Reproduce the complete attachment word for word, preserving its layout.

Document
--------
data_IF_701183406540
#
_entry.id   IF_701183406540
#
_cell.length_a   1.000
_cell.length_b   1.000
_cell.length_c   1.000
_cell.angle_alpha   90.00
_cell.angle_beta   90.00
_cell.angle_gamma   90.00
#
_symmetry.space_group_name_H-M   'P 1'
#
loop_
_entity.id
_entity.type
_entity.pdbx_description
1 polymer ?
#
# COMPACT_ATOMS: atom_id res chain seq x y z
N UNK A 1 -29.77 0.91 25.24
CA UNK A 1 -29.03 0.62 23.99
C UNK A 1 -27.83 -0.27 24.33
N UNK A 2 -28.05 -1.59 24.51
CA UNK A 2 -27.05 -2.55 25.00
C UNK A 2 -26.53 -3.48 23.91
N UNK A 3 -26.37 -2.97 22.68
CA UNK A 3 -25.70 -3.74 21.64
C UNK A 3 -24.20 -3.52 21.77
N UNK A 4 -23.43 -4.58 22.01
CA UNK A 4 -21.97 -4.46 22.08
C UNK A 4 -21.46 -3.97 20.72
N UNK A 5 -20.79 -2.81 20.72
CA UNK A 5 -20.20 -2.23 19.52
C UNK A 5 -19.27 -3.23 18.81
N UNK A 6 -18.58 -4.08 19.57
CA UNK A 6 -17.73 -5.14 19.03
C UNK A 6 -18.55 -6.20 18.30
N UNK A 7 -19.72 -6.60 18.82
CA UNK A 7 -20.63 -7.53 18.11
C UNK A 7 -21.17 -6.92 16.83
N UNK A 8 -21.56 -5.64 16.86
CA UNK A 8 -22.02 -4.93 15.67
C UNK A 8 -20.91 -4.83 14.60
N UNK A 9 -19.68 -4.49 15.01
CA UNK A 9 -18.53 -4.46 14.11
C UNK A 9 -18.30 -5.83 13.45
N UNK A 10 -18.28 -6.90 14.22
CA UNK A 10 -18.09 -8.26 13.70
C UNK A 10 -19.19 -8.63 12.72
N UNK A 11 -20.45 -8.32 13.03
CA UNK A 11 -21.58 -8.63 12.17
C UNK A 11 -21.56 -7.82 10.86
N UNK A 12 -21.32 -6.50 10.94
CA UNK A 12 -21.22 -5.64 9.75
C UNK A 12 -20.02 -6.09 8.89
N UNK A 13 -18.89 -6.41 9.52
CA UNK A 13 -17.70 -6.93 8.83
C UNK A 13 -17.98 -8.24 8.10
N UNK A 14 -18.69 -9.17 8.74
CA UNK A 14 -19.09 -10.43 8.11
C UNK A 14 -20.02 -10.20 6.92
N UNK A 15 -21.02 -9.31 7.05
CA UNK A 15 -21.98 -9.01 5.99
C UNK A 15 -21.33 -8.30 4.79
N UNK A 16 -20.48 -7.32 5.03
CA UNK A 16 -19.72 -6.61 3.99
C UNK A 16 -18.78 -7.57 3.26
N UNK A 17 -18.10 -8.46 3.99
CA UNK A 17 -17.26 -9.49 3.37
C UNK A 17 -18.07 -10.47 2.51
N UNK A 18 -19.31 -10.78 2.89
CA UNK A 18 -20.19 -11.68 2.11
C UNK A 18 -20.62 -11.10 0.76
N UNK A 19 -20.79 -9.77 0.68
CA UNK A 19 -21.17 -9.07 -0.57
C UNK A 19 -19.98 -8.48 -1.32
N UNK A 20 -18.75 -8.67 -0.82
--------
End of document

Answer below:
data_IF_701183406540
#
_entry.id   IF_701183406540
#
_cell.length_a   1.000
_cell.length_b   1.000
_cell.length_c   1.000
_cell.angle_alpha   90.00
_cell.angle_beta   90.00
_cell.angle_gamma   90.00
#
_symmetry.space_group_name_H-M   'P 1'
#
loop_
_entity.id
_entity.type
_entity.pdbx_description
1 polymer ?
#
# COMPACT_ATOMS: atom_id res chain seq x y z
N UNK A 1 -29.77 0.91 25.24
CA UNK A 1 -29.03 0.62 23.99
C UNK A 1 -27.83 -0.27 24.33
N UNK A 2 -28.05 -1.59 24.51
CA UNK A 2 -27.05 -2.55 25.00
C UNK A 2 -26.53 -3.48 23.91
N UNK A 3 -26.37 -2.97 22.68
CA UNK A 3 -25.70 -3.74 21.64
C UNK A 3 -24.20 -3.52 21.77
N UNK A 4 -23.43 -4.58 22.01
CA UNK A 4 -21.97 -4.46 22.08
C UNK A 4 -21.46 -3.97 20.72
N UNK A 5 -20.79 -2.81 20.72
CA UNK A 5 -20.20 -2.23 19.52
C UNK A 5 -19.27 -3.23 18.81
N UNK A 6 -18.58 -4.08 19.57
CA UNK A 6 -17.73 -5.14 19.03
C UNK A 6 -18.55 -6.20 18.30
N UNK A 7 -19.72 -6.60 18.82
CA UNK A 7 -20.63 -7.53 18.11
C UNK A 7 -21.17 -6.92 16.83
N UNK A 8 -21.56 -5.64 16.86
CA UNK A 8 -22.02 -4.93 15.67
C UNK A 8 -20.91 -4.83 14.60
N UNK A 9 -19.68 -4.49 15.01
CA UNK A 9 -18.53 -4.46 14.11
C UNK A 9 -18.30 -5.83 13.45
N UNK A 10 -18.28 -6.90 14.22
CA UNK A 10 -18.09 -8.26 13.70
C UNK A 10 -19.19 -8.63 12.72
N UNK A 11 -20.45 -8.32 13.03
CA UNK A 11 -21.58 -8.63 12.17
C UNK A 11 -21.56 -7.82 10.86
N UNK A 12 -21.32 -6.50 10.94
CA UNK A 12 -21.22 -5.64 9.75
C UNK A 12 -20.02 -6.09 8.89
N UNK A 13 -18.89 -6.41 9.52
CA UNK A 13 -17.70 -6.93 8.83
C UNK A 13 -17.98 -8.24 8.10
N UNK A 14 -18.69 -9.17 8.74
CA UNK A 14 -19.09 -10.43 8.11
C UNK A 14 -20.02 -10.20 6.92
N UNK A 15 -21.02 -9.31 7.05
CA UNK A 15 -21.98 -9.01 5.99
C UNK A 15 -21.33 -8.30 4.79
N UNK A 16 -20.48 -7.32 5.03
CA UNK A 16 -19.72 -6.61 3.99
C UNK A 16 -18.78 -7.57 3.26
N UNK A 17 -18.10 -8.46 3.99
CA UNK A 17 -17.26 -9.49 3.37
C UNK A 17 -18.07 -10.47 2.51
N UNK A 18 -19.31 -10.78 2.89
CA UNK A 18 -20.19 -11.68 2.11
C UNK A 18 -20.62 -11.10 0.76
N UNK A 19 -20.79 -9.77 0.68
CA UNK A 19 -21.17 -9.07 -0.57
C UNK A 19 -19.98 -8.48 -1.32
N UNK A 20 -18.75 -8.67 -0.82